Donald Trump loves to talk about China. He loves to talk about China to the point that one can cobble together a compilation of the times he said "China" -- and let it run for three minutes.
China China China. China China China China China? China. China China.
Trump talks about China for two reasons. First, because it allows him to argue, as he did during his campaign announcement, that China constantly beats the United States in trade deals. And, second, that he'd beat China -- and everyone else -- given the opportunity. The largest bank in the world has offices in Trump Tower, he exclaims, repeatedly! He's China's landlord!
As is so often the case with Trump's campaign rhetoric, there's an important and mostly untapped thread running underneath his bravado.
Pew Research unveiled data on Wednesday demonstrating the extent to which Americans are nervous about the strength of China as a political and economic power. We see China generally negatively, with just more than half of our country viewing it negatively and only 38 percent viewing it positively. That's been the case since 2012, when attitudes toward China were evenly split, 40/40.
The China-related issue of most concern to Americans, according to Pew? The amount of American debt it holds. Two-thirds of Americans say that's a very serious problem, and another 22 percent say it's somewhat serious. (Earlier this year, Japan passed China as the top holder of U.S. debt.) Also on the list of concerns: loss of jobs to China, cyberattacks, China's human rights record and our trade deficit.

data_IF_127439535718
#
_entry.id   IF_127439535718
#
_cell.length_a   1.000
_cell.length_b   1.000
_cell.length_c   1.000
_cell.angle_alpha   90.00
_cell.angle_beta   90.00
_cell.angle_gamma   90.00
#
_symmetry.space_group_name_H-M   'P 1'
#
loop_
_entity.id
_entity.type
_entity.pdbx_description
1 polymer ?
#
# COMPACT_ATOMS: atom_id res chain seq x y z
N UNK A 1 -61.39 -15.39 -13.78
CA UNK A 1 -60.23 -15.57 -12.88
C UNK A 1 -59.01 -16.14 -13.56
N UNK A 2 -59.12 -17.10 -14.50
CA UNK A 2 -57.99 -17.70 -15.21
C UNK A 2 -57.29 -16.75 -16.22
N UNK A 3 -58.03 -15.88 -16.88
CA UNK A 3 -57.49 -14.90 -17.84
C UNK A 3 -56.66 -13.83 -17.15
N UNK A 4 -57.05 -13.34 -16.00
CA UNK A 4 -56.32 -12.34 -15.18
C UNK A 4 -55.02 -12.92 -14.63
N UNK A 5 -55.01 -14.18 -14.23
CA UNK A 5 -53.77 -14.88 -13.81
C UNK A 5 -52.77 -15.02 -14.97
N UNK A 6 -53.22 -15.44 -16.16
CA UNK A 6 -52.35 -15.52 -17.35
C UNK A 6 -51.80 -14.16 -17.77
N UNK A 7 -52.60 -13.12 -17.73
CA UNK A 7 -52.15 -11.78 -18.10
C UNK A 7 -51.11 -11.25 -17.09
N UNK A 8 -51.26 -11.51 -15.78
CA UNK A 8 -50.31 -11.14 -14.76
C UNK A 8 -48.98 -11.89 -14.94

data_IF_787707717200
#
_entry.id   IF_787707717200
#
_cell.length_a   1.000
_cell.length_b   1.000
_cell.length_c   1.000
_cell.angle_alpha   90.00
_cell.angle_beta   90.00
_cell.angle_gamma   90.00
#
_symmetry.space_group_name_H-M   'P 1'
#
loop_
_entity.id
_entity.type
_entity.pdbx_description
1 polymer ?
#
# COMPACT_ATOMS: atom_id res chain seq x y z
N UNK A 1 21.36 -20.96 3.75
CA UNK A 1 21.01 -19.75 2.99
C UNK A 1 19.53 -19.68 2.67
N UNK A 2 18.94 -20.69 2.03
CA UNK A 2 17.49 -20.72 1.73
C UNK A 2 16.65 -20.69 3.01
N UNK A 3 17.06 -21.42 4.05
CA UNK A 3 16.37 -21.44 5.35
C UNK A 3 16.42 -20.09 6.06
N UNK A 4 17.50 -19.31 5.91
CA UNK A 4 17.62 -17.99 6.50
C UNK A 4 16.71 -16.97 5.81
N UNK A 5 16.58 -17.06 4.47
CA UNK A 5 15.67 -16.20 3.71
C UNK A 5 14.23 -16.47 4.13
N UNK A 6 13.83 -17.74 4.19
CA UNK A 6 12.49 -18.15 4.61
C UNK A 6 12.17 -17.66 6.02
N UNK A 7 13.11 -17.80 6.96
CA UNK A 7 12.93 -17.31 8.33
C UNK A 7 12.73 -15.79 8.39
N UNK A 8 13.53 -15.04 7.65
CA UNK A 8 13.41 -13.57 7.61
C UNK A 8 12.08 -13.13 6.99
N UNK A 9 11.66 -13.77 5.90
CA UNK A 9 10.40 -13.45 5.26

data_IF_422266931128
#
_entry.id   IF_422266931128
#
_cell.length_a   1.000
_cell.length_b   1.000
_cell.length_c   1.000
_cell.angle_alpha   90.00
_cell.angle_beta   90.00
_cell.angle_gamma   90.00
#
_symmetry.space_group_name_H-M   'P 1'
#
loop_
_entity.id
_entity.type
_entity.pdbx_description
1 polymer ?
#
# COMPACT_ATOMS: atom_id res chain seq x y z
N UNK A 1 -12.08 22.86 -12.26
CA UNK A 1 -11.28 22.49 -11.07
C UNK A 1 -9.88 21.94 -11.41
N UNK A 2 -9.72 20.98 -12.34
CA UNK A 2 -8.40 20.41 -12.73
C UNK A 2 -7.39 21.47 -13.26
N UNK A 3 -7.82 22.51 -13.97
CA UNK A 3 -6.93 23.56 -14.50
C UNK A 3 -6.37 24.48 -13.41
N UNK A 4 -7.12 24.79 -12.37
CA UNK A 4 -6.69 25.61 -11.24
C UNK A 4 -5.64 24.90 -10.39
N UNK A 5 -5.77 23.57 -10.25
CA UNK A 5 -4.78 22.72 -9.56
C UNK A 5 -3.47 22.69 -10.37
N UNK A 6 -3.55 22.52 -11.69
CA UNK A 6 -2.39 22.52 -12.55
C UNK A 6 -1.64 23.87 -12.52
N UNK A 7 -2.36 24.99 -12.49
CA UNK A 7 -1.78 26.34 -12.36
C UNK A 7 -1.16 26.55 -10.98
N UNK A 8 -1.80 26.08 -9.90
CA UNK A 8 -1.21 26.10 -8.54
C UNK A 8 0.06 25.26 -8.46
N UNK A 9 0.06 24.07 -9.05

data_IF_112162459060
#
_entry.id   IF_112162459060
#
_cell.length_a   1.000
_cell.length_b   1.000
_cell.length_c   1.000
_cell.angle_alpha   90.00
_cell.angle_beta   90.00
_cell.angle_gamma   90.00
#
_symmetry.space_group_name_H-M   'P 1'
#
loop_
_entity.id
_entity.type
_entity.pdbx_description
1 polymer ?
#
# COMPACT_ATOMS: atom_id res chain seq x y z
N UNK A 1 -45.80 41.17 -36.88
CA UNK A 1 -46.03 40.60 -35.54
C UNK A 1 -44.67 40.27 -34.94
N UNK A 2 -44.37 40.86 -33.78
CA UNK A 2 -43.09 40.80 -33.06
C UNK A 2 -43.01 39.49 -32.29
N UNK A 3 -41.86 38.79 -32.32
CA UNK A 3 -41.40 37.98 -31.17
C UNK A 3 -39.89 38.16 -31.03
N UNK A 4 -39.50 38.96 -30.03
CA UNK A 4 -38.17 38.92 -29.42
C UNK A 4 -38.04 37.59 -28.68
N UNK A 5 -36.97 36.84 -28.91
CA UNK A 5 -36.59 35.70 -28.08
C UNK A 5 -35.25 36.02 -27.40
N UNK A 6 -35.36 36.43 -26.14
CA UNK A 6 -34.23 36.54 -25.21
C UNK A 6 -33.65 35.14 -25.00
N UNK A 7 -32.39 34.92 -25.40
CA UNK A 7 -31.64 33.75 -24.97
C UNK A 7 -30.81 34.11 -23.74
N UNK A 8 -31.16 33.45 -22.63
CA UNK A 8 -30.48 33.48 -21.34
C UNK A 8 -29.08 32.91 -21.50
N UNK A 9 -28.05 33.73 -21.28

Not included on the list is the issue that might make Hillary Rodham Clinton and her party most nervous. On Tuesday, Citigroup warned that it saw a global recession within the next few years as more likely than not -- a recession spurred by decreased demand from emerging countries including China. China's booming economy has recently shown public signs of struggling -- prompting, among other things, a precipitous two-day drop in the Dow Jones Industrial Average. If Chinese trade slows or the country starts getting rid of American debt, Citigroup said, there could be large effects on international markets.
Why might this make Democrats nervous? Because there's a strong link between how the economy does and the fate of the incumbent party in presidential elections. If the economy slows significantly, Americans will be more likely to vote for a Republican in 2016.
That said, Democrats view China more favorably than do Republicans. Half of Democrats view the country unfavorably, compared to 63 percent of the GOP. The GOP is also more likely to be worried about nearly all of the issues Pew asked about -- they're more worried about the debt, about cyberattacks and about the trade deficit.
Meaning that, once again, Trump's rhetoric is reinforced by after-the-fact polling. What's more, 59 percent of Republicans think that the trade deficit is a serious problem, compared to 46 percent of Democrats. That's 59 percent of Republicans who probably think we're getting beaten by China all the time.
No wonder Trump talks about China so much.